Students See Results in the Weight Room

Fitness-Based Philosophy Transforms PE Curriculum

Students gathered in the weight room after school last Wednesday for the first of three powerlifting challenges. Music blasted as students cheered one another on. This moment was a culmination of the intense weight training that students have pursued in Strength and Conditioning classes and on their sports teams.

For the first time in Wheaton Academy history, multiple students are lifting to join the Thousand Pound Club by completing three lifting events: a bench press, a hang clean, and a back squat. To join the club, a student must lift a combined weight of 1000lbs. Only two other students have achieved this milestone, Derek Johanik ’19 and Josh Friedland ’21. This week, Jared Samuelson ’21 and Andrew LaPlant ’21 doubled the academy’s Thousand Pound Club memberships.


A Strength Training Program that Benefits Everyone

Eight years ago, Geof Weisenborn joined our faculty with a goal to transform our PE curriculum from a games-based program to a fitness-based program with an emphasis on performance. Since adapting our curriculum, we have seen an incredible increase in student-interest and participation in strength training. We’ve even expanded our class offerings to meet the demand.

Weightlifting clubs for girls and guys, including the Thousand Pound Club, are just one example of the way that strength training has impacted our school.  While this club is an elite achievement, athletes and non-athletes alike benefit from and enjoy using our weight room.

Student trains in Wheaton Academy weight room
Kathryn lifts weights at Wheaton Academy

At Wheaton Academy, we have 660 students but we offer a wide variety of sports that rival the numbers of large public schools. That means that we need a majority of our students to play sports and multiple sports at that. Coach Swider shares, “In order to ensure that our athletes are in peak performance, our PE classes are now designed to move student athletes to the weight room where they can increase their strength and performance. These students are motivated. They see the correlation between heavier weights and results on the field. They want to be bigger, faster, and stronger.” And as performance improves, our athletes have seen an increase in recruitment to collegiate sports teams.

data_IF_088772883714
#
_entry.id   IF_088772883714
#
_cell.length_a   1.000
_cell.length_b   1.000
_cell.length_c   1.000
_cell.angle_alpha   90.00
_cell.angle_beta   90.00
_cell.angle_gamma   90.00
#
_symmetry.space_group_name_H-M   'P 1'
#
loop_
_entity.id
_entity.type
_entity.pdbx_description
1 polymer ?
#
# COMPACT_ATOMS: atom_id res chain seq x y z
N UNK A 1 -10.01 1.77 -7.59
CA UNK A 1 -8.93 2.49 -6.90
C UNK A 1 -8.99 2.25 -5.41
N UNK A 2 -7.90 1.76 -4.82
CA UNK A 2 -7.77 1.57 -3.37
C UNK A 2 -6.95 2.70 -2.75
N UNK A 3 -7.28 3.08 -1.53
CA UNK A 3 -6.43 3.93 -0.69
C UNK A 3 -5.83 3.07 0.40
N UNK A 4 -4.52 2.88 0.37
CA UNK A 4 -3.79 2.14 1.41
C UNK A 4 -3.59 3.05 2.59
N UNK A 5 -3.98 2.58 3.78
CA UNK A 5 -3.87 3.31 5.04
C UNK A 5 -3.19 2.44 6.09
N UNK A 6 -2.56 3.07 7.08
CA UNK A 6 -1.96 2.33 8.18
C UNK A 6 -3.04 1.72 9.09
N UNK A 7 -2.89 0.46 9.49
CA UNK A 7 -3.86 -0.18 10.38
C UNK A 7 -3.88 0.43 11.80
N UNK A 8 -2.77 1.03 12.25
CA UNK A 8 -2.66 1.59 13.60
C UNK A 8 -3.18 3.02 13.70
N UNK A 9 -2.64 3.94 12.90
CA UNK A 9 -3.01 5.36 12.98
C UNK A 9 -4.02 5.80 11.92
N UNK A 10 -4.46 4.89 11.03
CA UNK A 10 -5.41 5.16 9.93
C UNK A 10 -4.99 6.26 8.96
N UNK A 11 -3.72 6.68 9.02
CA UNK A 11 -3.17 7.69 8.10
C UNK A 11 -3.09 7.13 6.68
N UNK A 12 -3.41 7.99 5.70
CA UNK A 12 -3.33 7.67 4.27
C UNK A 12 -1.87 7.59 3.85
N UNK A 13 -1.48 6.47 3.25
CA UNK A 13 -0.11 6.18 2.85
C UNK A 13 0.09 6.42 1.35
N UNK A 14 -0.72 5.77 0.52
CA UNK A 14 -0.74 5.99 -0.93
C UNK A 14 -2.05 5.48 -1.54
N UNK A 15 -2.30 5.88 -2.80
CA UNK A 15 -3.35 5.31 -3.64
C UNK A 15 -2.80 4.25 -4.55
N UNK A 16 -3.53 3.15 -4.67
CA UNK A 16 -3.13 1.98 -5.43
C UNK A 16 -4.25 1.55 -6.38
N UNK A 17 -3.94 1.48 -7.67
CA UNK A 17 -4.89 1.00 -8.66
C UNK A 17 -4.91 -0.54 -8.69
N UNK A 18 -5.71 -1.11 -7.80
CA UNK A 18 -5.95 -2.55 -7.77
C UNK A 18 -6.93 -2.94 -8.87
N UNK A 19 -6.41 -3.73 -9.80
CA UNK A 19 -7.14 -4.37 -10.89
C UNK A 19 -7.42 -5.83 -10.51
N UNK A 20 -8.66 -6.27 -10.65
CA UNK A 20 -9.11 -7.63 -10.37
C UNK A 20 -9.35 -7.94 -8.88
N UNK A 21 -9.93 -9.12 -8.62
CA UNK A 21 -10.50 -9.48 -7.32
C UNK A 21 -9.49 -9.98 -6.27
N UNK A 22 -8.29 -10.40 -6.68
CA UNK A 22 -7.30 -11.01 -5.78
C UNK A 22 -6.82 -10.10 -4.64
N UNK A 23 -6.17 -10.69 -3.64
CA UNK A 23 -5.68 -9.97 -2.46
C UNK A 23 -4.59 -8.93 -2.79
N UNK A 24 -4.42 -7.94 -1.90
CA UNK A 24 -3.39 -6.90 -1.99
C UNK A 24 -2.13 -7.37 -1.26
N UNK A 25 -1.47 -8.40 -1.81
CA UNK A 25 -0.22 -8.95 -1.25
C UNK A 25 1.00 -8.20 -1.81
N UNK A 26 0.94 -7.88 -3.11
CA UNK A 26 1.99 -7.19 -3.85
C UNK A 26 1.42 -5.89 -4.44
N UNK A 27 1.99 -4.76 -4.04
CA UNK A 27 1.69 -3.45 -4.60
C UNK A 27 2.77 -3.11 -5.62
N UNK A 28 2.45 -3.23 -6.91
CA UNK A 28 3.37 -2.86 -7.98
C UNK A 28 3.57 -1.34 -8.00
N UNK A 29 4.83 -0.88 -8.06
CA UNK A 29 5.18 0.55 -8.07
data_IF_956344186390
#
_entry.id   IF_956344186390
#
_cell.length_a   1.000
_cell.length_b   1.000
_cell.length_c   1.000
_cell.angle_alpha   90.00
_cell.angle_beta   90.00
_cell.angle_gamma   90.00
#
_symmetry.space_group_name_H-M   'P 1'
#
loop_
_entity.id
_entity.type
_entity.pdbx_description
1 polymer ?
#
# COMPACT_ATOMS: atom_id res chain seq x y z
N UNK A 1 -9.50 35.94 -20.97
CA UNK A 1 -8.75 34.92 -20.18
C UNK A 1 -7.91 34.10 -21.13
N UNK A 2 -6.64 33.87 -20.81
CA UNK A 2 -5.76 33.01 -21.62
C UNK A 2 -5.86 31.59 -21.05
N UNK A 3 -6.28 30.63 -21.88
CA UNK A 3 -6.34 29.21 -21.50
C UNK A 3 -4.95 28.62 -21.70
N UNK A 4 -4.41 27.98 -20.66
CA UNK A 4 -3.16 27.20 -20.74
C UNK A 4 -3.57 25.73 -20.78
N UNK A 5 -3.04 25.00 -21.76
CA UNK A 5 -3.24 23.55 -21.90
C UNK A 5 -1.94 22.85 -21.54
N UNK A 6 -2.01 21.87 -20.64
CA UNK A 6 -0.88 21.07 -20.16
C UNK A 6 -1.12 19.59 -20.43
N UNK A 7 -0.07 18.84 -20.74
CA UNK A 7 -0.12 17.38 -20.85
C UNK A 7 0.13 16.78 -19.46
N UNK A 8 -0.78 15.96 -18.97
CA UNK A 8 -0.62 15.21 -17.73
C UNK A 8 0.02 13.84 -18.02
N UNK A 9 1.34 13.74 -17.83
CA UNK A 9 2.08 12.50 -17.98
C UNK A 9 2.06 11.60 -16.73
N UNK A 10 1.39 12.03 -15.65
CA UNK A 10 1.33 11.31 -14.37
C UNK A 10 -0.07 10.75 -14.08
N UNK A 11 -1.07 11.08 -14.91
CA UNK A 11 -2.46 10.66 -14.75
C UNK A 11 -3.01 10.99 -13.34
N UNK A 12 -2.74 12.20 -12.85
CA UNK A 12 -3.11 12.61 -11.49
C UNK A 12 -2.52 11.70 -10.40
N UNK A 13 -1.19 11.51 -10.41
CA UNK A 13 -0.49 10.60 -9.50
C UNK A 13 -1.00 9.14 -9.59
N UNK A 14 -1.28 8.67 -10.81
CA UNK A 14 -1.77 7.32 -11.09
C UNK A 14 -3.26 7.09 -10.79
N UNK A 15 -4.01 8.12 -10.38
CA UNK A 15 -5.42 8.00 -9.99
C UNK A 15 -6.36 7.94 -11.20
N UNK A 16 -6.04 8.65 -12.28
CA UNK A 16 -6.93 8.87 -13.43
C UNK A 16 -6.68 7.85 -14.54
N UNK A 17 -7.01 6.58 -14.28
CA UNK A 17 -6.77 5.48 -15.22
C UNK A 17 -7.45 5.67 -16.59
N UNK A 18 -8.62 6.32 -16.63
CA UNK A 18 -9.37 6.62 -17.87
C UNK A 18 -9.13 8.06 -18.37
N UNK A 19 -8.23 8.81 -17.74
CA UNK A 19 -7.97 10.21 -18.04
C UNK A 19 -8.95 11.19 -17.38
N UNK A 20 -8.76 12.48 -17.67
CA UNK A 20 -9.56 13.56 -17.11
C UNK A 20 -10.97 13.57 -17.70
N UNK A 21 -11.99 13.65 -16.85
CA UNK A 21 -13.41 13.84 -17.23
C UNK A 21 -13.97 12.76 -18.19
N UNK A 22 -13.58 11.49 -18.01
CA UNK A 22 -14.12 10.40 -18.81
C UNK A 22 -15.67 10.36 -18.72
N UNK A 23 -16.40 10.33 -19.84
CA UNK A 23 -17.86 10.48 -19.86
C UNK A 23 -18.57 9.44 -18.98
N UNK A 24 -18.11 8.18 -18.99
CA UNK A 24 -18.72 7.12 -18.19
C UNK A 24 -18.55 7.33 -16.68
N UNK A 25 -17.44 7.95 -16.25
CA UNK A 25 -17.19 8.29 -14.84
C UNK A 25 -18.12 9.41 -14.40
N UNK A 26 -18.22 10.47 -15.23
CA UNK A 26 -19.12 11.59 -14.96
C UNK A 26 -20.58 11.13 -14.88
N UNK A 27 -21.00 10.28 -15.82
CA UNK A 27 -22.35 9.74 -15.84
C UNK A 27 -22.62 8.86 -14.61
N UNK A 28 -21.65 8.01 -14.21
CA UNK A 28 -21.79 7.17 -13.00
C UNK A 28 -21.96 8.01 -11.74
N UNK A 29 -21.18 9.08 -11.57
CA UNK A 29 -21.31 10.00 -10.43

Non-athletes enjoy our strength training program too. These students might not be looking for results that correlate to the field, but they like the results they see in their bodies—they enjoy building their confidence here. Kathryn Swallow ’21 took a Strength and Conditioning class for the first time last year. She shares, “What really motivates me is how I’ll feel while I’m lifting and how I feel after lifting. When I’m lifting it just makes me feel powerful. And watching myself improve and watching my weight go up? That makes me feel empowered—empowered to do anything I set my mind to.

Honestly, if I hadn’t taken Strength and Conditioning for the first time as a sophomore, I probably would never have lifted. Now, I’ve taken the class for three years in a row and I plan on lifting in college too. In class we keep our maxes from the beginning of the semester, halfway through the semester, and at the end of the semester. I can see how I have improved throughout the year and it makes me feel amazing about myself.

Anna Schoepke '21

At Wheaton Academy, we are continually adapting our curriculum to provide innovative opportunities for students to learn and grow both in the classroom and on the field. Our strength training program is just one example of our commitment to excellence across everything that we do.